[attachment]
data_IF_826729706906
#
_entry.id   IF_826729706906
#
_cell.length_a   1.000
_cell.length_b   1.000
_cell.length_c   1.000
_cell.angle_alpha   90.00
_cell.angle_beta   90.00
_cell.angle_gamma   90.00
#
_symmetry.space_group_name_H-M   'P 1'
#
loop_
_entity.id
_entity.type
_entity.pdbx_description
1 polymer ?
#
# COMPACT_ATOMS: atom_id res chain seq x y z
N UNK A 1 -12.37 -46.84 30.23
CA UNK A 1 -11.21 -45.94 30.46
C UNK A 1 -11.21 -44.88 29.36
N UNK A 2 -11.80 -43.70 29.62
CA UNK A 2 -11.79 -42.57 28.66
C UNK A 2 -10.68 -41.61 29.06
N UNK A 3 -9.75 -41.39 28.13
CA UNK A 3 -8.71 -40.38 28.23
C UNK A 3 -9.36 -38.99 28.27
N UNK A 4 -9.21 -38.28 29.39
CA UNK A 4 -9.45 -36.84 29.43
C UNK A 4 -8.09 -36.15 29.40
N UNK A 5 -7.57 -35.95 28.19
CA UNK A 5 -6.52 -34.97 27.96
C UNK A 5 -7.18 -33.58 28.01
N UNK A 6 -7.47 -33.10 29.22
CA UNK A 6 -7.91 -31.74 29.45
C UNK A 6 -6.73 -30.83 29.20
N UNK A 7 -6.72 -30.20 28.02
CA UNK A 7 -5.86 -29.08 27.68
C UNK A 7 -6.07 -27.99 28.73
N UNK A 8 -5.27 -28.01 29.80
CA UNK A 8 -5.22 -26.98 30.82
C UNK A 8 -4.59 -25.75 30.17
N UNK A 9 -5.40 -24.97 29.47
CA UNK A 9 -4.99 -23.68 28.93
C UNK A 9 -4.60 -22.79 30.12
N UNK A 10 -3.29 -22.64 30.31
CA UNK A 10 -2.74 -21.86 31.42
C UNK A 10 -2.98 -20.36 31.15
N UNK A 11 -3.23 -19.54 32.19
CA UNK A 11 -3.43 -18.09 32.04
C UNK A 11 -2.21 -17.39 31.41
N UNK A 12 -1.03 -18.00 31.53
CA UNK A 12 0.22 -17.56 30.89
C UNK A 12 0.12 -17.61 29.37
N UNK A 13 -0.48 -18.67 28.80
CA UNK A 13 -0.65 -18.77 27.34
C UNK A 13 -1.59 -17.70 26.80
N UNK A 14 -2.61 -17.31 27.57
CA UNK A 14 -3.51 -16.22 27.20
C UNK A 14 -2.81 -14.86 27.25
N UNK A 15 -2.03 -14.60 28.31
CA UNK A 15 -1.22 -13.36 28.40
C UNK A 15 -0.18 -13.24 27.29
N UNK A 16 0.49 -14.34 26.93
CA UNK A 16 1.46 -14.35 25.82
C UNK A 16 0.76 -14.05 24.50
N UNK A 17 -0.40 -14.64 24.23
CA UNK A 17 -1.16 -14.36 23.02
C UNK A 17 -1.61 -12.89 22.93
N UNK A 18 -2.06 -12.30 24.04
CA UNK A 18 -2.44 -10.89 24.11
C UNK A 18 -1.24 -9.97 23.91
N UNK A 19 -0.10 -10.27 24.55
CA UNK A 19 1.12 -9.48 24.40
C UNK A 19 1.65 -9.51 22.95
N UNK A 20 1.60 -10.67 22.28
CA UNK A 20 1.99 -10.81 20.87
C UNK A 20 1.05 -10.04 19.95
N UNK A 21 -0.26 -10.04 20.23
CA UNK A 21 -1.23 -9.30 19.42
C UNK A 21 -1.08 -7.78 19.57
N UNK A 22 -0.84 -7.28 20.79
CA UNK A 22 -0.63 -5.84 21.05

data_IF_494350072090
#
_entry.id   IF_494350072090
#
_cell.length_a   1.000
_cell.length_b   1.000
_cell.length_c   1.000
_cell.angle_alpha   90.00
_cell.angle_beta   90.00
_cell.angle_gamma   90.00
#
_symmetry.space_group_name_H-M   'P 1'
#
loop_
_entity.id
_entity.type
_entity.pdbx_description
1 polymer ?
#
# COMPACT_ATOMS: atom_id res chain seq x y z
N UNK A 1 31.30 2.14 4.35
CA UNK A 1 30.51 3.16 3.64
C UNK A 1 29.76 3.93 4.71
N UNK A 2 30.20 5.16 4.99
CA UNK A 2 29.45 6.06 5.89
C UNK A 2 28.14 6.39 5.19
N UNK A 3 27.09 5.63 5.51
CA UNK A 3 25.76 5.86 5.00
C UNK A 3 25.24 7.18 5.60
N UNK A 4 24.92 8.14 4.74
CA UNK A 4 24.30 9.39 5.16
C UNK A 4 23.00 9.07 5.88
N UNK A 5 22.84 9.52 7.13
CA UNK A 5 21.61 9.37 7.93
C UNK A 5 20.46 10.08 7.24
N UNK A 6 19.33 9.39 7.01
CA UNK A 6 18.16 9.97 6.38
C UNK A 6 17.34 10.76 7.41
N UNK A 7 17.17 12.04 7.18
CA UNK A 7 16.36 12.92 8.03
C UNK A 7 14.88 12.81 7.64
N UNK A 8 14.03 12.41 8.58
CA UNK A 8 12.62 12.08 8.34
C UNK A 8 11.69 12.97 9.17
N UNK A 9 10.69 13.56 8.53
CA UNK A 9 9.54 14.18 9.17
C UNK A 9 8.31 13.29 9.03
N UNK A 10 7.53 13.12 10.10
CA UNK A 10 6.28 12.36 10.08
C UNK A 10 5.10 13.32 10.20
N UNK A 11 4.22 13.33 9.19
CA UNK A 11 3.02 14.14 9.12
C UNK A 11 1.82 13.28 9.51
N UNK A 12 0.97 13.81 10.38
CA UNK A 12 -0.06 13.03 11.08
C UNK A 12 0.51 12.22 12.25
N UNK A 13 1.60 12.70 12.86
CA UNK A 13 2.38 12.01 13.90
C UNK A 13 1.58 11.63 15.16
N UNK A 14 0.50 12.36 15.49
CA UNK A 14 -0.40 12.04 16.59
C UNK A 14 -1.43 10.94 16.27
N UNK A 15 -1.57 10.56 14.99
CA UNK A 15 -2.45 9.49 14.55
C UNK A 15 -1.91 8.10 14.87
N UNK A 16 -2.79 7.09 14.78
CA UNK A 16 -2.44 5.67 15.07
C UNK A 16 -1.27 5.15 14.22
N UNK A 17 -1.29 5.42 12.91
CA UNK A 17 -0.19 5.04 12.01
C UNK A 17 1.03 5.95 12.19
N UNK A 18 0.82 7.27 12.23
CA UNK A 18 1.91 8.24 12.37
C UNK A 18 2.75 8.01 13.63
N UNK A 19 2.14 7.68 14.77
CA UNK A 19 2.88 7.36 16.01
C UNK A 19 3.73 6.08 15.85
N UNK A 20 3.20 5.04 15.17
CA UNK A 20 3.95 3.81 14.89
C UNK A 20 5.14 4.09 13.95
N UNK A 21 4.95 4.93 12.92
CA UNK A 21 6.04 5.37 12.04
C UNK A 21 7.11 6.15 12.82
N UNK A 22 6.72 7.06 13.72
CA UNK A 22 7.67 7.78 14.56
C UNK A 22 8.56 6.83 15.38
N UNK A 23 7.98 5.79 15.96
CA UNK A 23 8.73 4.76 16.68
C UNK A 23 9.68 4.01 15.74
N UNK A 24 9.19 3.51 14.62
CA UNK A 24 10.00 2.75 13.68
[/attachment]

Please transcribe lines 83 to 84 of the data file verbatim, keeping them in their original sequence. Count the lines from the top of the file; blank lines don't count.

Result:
C UNK A 21 -1.08 -7.78 19.57
N UNK A 22 -0.84 -7.28 20.79